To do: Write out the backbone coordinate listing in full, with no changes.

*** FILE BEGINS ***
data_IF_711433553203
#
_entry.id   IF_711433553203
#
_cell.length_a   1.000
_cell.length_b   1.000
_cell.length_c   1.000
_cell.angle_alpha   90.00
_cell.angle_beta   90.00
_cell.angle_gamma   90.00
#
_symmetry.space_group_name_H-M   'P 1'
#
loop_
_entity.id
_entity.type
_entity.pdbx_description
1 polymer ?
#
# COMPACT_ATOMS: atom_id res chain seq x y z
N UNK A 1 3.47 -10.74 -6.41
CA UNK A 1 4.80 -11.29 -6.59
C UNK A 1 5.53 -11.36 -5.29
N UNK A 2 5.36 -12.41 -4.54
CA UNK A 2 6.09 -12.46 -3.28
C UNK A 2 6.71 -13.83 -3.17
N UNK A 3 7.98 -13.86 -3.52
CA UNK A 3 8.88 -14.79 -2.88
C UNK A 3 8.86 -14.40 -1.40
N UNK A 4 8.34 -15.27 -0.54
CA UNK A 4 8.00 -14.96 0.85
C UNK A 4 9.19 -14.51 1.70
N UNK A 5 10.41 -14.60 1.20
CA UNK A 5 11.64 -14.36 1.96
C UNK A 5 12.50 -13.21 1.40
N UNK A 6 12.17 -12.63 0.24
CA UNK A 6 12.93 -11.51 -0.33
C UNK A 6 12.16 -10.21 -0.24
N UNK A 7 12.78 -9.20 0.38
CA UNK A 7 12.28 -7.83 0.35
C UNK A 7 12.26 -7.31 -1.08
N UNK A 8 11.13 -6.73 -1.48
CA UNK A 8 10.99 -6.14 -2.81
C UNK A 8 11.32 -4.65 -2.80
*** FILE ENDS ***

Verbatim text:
data_IF_711433553203
#
_entry.id   IF_711433553203
#
_cell.length_a   1.000
_cell.length_b   1.000
_cell.length_c   1.000
_cell.angle_alpha   90.00
_cell.angle_beta   90.00
_cell.angle_gamma   90.00
#
_symmetry.space_group_name_H-M   'P 1'
#
loop_
_entity.id
_entity.type
_entity.pdbx_description
1 polymer ?
#
# COMPACT_ATOMS: atom_id res chain seq x y z
N UNK A 1 3.47 -10.74 -6.41
CA UNK A 1 4.80 -11.29 -6.59
C UNK A 1 5.53 -11.36 -5.29
N UNK A 2 5.36 -12.41 -4.54
CA UNK A 2 6.09 -12.46 -3.28
C UNK A 2 6.71 -13.83 -3.17
N UNK A 3 7.98 -13.86 -3.52
CA UNK A 3 8.88 -14.79 -2.88
C UNK A 3 8.86 -14.40 -1.40
N UNK A 4 8.34 -15.27 -0.54
CA UNK A 4 8.00 -14.96 0.85
C UNK A 4 9.19 -14.51 1.70
N UNK A 5 10.41 -14.60 1.20
CA UNK A 5 11.64 -14.36 1.96
C UNK A 5 12.50 -13.21 1.40
N UNK A 6 12.17 -12.63 0.24
CA UNK A 6 12.93 -11.51 -0.33
C UNK A 6 12.16 -10.21 -0.24
N UNK A 7 12.78 -9.20 0.38
CA UNK A 7 12.28 -7.83 0.35
C UNK A 7 12.26 -7.31 -1.08
N UNK A 8 11.13 -6.73 -1.48
CA UNK A 8 10.99 -6.14 -2.81
C UNK A 8 11.32 -4.65 -2.80